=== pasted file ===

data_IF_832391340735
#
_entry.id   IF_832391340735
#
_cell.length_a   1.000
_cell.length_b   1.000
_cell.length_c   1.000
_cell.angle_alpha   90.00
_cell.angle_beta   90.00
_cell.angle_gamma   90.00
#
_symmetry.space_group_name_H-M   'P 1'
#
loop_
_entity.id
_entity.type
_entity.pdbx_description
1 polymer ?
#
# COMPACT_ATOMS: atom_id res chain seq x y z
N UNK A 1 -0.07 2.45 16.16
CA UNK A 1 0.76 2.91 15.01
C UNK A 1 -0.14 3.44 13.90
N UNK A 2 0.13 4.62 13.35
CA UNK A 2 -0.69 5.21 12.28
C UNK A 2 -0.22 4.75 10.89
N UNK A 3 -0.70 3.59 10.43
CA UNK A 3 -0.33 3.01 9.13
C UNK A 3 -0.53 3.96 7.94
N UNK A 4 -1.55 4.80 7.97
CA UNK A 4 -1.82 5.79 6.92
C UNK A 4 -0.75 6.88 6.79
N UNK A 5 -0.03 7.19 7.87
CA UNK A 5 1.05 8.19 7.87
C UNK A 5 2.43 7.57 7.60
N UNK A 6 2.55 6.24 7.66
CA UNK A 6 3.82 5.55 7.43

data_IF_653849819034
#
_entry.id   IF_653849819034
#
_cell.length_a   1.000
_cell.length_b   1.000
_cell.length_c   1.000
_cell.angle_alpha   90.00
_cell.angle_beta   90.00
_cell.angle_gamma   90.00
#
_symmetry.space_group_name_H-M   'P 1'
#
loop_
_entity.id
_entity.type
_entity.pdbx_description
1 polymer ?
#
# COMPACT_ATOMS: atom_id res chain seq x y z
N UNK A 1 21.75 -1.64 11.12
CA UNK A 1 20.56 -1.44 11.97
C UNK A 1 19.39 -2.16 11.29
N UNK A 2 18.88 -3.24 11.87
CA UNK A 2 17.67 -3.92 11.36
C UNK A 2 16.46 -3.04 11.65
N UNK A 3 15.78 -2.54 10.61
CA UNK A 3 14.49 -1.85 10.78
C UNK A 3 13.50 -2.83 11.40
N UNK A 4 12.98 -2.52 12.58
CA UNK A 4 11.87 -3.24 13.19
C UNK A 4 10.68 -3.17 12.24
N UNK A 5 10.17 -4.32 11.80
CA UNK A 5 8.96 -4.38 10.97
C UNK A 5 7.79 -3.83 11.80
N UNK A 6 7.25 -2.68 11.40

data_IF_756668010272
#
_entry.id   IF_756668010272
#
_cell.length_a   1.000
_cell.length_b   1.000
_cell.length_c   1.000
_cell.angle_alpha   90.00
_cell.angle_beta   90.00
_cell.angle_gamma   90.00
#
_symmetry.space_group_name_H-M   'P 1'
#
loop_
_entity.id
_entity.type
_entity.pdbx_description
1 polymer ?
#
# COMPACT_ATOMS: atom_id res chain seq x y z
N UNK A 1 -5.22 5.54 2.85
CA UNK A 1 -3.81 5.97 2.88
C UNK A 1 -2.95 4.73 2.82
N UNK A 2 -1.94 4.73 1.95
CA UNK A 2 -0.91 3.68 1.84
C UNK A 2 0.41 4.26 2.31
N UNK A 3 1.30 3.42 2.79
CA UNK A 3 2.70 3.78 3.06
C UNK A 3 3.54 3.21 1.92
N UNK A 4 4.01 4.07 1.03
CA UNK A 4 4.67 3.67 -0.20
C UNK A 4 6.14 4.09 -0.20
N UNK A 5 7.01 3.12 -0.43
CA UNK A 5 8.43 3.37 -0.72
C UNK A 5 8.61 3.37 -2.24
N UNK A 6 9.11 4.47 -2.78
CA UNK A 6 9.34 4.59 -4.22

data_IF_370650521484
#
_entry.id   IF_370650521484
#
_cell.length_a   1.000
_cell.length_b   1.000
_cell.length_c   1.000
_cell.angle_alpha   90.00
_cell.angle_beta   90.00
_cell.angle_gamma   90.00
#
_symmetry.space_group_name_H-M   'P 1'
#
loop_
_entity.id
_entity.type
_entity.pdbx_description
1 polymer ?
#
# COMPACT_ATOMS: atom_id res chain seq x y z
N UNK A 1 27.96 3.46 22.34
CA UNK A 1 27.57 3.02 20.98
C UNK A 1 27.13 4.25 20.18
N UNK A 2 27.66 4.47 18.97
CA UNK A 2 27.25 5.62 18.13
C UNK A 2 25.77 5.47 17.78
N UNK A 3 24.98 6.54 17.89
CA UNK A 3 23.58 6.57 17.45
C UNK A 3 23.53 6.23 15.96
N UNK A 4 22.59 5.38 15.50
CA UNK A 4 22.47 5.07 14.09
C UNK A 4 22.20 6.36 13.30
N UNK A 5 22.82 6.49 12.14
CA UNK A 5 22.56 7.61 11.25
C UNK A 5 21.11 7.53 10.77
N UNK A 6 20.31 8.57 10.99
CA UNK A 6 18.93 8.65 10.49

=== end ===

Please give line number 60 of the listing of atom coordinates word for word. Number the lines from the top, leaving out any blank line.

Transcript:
C UNK A 1 19.39 -2.16 11.29